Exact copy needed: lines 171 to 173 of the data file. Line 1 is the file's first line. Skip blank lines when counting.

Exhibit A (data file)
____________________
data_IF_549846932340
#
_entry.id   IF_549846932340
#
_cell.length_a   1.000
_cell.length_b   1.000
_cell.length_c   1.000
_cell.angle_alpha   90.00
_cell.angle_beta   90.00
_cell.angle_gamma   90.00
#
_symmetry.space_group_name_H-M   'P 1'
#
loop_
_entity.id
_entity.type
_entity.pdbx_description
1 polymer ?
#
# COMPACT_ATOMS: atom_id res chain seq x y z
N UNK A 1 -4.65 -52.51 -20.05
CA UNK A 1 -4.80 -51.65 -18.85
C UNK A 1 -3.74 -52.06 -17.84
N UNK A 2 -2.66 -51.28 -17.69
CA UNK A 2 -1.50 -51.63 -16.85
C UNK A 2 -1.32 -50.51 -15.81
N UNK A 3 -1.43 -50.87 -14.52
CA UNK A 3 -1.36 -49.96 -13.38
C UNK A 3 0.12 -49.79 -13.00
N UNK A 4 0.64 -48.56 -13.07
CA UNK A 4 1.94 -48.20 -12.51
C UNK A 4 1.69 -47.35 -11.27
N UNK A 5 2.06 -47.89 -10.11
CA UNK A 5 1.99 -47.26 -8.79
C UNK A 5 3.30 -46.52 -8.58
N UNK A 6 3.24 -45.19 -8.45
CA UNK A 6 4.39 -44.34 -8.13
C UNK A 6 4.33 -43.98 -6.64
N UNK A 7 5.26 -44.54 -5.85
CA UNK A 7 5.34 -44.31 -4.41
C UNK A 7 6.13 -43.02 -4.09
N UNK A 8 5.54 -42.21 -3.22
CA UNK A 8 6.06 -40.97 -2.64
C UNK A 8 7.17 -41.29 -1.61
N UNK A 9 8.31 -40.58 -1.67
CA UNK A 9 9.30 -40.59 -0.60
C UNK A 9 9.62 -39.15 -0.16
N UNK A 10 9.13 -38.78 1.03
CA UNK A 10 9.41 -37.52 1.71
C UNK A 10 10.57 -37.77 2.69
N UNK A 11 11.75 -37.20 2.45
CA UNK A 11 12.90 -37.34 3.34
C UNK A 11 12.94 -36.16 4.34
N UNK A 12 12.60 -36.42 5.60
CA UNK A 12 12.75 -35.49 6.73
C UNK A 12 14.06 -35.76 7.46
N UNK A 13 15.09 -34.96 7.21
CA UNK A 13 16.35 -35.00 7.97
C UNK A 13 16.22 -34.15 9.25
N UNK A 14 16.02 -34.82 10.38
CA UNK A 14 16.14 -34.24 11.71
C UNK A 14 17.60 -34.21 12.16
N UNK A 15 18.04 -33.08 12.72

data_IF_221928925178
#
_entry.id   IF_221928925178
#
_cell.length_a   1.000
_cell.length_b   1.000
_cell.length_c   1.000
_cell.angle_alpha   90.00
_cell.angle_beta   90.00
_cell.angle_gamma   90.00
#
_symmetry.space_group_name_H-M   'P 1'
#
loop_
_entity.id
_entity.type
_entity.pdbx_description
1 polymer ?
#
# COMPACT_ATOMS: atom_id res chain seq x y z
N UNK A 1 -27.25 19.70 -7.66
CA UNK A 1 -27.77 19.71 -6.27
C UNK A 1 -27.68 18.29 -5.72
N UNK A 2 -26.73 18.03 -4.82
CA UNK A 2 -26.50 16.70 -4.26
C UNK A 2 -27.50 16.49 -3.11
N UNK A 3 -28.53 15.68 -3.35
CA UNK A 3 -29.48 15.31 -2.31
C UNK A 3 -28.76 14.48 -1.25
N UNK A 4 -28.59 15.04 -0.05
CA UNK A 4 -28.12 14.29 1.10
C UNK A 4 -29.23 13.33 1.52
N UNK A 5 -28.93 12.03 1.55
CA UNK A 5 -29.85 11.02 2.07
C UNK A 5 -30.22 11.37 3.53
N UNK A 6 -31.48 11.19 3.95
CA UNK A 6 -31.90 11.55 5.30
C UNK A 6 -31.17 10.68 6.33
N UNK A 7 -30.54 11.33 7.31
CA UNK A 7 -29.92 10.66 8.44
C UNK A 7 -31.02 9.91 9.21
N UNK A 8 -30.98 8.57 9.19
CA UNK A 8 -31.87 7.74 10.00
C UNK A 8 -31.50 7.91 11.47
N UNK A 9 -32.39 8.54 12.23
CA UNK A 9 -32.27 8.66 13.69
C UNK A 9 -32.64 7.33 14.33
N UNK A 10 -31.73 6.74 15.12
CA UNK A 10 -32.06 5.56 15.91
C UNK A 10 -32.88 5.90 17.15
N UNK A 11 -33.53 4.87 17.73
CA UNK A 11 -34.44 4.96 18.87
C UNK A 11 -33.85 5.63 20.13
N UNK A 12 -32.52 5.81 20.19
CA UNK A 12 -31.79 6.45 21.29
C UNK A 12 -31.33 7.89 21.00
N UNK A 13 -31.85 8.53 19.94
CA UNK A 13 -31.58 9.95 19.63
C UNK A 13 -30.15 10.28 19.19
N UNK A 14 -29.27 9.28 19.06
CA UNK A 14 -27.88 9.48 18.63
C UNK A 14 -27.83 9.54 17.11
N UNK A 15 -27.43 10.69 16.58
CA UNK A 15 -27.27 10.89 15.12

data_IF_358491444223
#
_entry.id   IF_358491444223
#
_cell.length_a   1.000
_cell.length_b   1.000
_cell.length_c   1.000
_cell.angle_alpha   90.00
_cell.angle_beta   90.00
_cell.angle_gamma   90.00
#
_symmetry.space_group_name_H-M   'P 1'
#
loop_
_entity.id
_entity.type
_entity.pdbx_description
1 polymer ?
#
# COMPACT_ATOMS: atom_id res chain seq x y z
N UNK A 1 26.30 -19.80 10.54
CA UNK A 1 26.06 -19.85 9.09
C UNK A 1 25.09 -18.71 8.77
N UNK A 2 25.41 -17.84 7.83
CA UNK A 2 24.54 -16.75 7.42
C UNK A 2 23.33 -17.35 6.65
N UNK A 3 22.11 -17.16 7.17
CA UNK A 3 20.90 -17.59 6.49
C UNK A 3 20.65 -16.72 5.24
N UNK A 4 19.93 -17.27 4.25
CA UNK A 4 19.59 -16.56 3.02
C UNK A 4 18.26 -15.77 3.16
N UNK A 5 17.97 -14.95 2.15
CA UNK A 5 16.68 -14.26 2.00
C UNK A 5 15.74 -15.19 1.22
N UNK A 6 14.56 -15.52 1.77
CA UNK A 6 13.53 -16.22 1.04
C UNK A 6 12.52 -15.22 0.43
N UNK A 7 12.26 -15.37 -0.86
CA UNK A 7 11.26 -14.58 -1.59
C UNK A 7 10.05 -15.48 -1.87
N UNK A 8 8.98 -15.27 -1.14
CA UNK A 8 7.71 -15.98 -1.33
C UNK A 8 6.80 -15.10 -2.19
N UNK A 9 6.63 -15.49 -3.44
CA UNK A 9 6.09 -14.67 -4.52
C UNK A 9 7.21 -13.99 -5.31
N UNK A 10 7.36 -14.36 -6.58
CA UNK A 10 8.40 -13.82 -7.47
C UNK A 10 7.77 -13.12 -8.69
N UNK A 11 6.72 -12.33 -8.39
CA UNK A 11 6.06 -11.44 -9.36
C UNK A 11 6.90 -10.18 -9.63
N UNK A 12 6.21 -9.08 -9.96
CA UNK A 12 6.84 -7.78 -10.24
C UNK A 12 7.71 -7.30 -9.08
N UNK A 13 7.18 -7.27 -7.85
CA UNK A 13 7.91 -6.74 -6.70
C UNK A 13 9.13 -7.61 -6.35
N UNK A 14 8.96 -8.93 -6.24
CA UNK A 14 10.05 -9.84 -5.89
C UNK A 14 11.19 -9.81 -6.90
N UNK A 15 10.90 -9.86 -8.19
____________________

C UNK A 8 6.80 -15.10 -2.19
N UNK A 9 6.63 -15.49 -3.44
CA UNK A 9 6.09 -14.67 -4.52